As the national security apparatus continues to shift toward great-power competition, there is still a significant lack of understanding about the nature of the current competition and how the armed forces can engage within the strategic reality. This article outlines the road to competition with China, as well as the nature of the struggle, to provide clarity on the challenge such competition poses. Within that context, this article provides recommendations for how the military can translate the strategic concepts found within the National Defense Strategy into more tangible actions.
  • North Korea: Nuclear Threat or Security Problem?

    The negotiation process on North Korean nuclearization is stalemated and no change seems likely anytime soon. This stalemate demonstrates the failure of the US policy, a very dangerous situation particularly in view of the absence of any viable American strategic approach to the issue, the ensuing divisions among allies, and lack of a coherent approach to North Korea. Continuing the policy of strategic patience, which would be Washington’s default position if no further progress occurs, is doomed to fail. Therefore, the United States must simultaneously enhance alliance cohesion while pursuing a credible negotiating proposal. This article lays out the reasons why that stance is needed now and is becoming more urgent. Such strategic approach can lead to better negotiated outcomes that would not only bring about denuclearization and North Korean security but also promote a new, more stable, equilibrium in Northeast Asia.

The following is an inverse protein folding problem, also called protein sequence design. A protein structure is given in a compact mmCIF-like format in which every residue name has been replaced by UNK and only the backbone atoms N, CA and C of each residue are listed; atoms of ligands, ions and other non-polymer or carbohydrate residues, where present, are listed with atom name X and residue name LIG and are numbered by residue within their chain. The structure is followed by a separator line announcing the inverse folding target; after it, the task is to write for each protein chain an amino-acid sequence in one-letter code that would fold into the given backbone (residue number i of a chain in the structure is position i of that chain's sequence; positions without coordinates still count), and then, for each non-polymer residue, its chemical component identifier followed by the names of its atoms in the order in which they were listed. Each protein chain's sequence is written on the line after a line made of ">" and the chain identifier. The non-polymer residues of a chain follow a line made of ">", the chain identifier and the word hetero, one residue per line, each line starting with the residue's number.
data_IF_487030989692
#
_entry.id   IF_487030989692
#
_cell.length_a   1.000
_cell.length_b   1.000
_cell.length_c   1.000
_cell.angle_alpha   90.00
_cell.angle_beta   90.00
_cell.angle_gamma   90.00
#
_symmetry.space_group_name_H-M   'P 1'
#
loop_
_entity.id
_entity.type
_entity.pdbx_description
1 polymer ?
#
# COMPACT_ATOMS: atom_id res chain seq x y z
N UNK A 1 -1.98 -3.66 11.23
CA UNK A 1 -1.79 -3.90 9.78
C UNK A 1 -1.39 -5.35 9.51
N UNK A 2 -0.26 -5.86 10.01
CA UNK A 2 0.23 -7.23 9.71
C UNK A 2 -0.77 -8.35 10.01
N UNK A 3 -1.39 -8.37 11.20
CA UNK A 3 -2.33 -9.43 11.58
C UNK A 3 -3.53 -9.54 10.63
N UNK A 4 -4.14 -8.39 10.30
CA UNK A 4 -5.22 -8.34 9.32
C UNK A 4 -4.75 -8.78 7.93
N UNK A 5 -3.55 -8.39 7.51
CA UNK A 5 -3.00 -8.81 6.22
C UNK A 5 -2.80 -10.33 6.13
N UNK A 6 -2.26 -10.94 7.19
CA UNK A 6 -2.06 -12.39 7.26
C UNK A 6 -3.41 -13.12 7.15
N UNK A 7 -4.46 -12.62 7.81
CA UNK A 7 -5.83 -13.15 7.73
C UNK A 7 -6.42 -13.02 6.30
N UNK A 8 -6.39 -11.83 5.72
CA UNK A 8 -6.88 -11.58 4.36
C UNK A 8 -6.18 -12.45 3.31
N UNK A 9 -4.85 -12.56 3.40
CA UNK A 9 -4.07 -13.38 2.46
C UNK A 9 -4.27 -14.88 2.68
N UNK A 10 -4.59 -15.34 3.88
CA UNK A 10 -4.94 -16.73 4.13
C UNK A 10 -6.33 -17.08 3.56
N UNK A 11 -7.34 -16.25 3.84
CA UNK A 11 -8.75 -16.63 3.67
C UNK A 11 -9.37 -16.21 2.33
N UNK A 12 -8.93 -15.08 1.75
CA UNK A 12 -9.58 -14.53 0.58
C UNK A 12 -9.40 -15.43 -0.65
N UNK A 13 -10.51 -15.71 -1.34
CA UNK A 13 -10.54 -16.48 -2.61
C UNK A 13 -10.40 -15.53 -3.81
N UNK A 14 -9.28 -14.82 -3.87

• 戰略競爭?—Strategic Competition?

    This article lays the groundwork for further analysis by providing an overview of what strategic competition is. After defining strategic competition, the second section takes a brief diversion to discuss the relationship between—and potential for—cooperation and competition. The third and fourth sections consider how competition is viewed from the US and Chinese perspectives, before drawing conclusions in the final section about the current and future nature of the US-China relationship.
  • India and the Quadrilateral Forum as a Means of US Deterrence in the Indo-Pacific